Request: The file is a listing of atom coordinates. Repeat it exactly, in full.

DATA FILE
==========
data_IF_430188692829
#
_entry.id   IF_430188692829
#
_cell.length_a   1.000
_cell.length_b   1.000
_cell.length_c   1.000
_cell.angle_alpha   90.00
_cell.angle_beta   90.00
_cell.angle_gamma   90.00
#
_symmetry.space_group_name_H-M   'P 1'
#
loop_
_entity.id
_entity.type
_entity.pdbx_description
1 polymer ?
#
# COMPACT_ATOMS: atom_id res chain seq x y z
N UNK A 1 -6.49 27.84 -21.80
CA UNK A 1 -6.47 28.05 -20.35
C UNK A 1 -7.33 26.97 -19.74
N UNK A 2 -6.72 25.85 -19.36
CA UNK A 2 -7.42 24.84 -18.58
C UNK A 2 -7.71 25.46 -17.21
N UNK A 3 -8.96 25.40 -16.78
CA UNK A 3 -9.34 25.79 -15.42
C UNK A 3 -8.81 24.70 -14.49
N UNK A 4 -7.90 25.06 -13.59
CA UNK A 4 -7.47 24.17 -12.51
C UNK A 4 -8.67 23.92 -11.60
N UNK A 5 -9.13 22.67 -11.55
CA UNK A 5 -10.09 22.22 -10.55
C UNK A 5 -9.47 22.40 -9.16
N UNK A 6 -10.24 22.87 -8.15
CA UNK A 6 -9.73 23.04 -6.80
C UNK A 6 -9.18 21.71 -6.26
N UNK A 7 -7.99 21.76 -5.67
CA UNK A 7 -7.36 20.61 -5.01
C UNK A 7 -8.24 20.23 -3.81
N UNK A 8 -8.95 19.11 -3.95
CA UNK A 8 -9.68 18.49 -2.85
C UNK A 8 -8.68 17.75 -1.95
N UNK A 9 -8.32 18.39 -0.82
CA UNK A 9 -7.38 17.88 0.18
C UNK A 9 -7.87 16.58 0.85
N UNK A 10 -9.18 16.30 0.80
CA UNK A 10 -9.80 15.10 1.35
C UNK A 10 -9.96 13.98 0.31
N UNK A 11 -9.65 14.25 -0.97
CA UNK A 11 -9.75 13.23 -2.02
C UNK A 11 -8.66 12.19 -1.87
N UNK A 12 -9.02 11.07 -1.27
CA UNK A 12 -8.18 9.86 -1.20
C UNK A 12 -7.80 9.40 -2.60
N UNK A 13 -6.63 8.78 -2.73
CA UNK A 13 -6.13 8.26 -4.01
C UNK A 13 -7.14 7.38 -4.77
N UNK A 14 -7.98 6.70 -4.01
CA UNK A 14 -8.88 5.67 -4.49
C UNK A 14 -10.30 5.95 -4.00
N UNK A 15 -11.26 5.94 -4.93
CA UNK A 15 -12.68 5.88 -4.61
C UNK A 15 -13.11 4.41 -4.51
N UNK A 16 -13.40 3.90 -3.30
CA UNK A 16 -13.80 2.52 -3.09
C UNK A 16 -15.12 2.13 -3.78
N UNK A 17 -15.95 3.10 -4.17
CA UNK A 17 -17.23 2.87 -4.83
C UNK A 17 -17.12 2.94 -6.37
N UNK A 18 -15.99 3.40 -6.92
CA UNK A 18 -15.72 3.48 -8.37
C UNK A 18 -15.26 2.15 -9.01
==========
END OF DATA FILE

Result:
data_IF_430188692829
#
_entry.id   IF_430188692829
#
_cell.length_a   1.000
_cell.length_b   1.000
_cell.length_c   1.000
_cell.angle_alpha   90.00
_cell.angle_beta   90.00
_cell.angle_gamma   90.00
#
_symmetry.space_group_name_H-M   'P 1'
#
loop_
_entity.id
_entity.type
_entity.pdbx_description
1 polymer ?
#
# COMPACT_ATOMS: atom_id res chain seq x y z
N UNK A 1 -6.49 27.84 -21.80
CA UNK A 1 -6.47 28.05 -20.35
C UNK A 1 -7.33 26.97 -19.74
N UNK A 2 -6.72 25.85 -19.36
CA UNK A 2 -7.42 24.84 -18.58
C UNK A 2 -7.71 25.46 -17.21
N UNK A 3 -8.96 25.40 -16.78
CA UNK A 3 -9.34 25.79 -15.42
C UNK A 3 -8.81 24.70 -14.49
N UNK A 4 -7.90 25.06 -13.59
CA UNK A 4 -7.47 24.17 -12.51
C UNK A 4 -8.67 23.92 -11.60
N UNK A 5 -9.13 22.67 -11.55
CA UNK A 5 -10.09 22.22 -10.55
C UNK A 5 -9.47 22.40 -9.16
N UNK A 6 -10.24 22.87 -8.15
CA UNK A 6 -9.73 23.04 -6.80
C UNK A 6 -9.18 21.71 -6.26
N UNK A 7 -7.99 21.76 -5.67
CA UNK A 7 -7.36 20.61 -5.01
C UNK A 7 -8.24 20.23 -3.81
N UNK A 8 -8.95 19.11 -3.95
CA UNK A 8 -9.68 18.49 -2.85
C UNK A 8 -8.68 17.75 -1.95
N UNK A 9 -8.32 18.39 -0.82
CA UNK A 9 -7.38 17.88 0.18
C UNK A 9 -7.87 16.58 0.85
N UNK A 10 -9.18 16.30 0.80
CA UNK A 10 -9.80 15.10 1.35
C UNK A 10 -9.96 13.98 0.31
N UNK A 11 -9.65 14.25 -0.97
CA UNK A 11 -9.75 13.23 -2.02
C UNK A 11 -8.66 12.19 -1.87
N UNK A 12 -9.02 11.07 -1.27
CA UNK A 12 -8.18 9.86 -1.20
C UNK A 12 -7.80 9.40 -2.60
N UNK A 13 -6.63 8.78 -2.73
CA UNK A 13 -6.13 8.26 -4.01
C UNK A 13 -7.14 7.38 -4.77
N UNK A 14 -7.98 6.70 -4.01
CA UNK A 14 -8.88 5.67 -4.49
C UNK A 14 -10.30 5.95 -4.00
N UNK A 15 -11.26 5.94 -4.93
CA UNK A 15 -12.68 5.88 -4.61
C UNK A 15 -13.11 4.41 -4.51
N UNK A 16 -13.40 3.90 -3.30
CA UNK A 16 -13.80 2.52 -3.09
C UNK A 16 -15.12 2.13 -3.78
N UNK A 17 -15.95 3.10 -4.17
CA UNK A 17 -17.23 2.87 -4.83
C UNK A 17 -17.12 2.94 -6.37
N UNK A 18 -15.99 3.40 -6.92
CA UNK A 18 -15.72 3.48 -8.37
C UNK A 18 -15.26 2.15 -9.01